JUN 16, 2014–APR 24, 2016
Drawn from the Hirshhorn’s expansive collection, Speculative Forms reconsidered the historical development of sculpture since the early 20th century and its critique of the autonomy of the object. Including more than 50 works, this two-floor exhibition collapsed conventional art-historical divisions such as figurative versus abstract; still versus kinetic; representational versus simplified geometric; and planar (having a modeled or carved surface) versus stereometric (exposing the internal structure). The objects oscillate between these dichotomies, thus turning one’s preconceived notions of sculpture inside out.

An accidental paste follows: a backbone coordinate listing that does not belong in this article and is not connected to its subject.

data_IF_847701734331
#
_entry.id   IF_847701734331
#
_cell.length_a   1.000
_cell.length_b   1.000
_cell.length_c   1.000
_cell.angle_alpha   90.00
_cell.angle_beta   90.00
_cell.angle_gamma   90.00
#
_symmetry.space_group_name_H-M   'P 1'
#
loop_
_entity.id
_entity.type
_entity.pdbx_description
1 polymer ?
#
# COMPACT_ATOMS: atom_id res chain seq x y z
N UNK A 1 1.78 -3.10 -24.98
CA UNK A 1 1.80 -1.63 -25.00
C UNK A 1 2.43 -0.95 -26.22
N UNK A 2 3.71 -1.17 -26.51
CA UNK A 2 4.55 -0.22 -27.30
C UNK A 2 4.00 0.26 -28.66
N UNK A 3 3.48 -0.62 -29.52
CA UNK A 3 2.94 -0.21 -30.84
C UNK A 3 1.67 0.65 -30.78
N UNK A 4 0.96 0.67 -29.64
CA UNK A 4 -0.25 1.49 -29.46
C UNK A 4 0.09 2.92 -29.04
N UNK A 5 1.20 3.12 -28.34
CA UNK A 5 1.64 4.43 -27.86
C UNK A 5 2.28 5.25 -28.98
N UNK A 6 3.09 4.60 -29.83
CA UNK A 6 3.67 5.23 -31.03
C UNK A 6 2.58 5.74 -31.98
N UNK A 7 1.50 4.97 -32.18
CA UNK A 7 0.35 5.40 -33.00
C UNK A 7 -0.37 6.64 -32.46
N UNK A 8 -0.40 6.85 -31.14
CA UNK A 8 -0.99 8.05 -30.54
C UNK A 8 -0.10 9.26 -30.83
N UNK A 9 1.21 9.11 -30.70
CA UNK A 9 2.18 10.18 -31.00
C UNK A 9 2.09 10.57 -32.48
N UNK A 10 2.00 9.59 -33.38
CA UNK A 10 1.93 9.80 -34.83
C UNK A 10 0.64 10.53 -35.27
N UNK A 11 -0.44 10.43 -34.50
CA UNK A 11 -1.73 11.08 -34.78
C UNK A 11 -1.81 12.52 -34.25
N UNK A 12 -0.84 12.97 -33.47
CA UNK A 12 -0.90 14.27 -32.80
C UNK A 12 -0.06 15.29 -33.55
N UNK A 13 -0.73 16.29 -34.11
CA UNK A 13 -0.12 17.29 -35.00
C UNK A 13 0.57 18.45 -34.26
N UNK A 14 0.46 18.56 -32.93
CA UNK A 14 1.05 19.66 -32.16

Inspired by the philosophical notion of Speculative Realism, which emphasizes an equal relationship among subject, object, and space, the exhibition highlighted the importance of installation and the viewer’s eye and body in relation to the object. The selected works—ranging from the well known to the rarely exhibited—challenge the modernist notion that sculptures exist isolated from their surroundings. The exhibition followed these threads through Surrealism, Constructivism, Assemblage, Op and Kinetic Art, Minimalism, and Post-Minimalism. The materiality and physicality of the sculptures on the one hand, and their more intangible, phenomenological aspects on the other, raised intriguing questions about the potential and limits of the perception of objects and the larger world.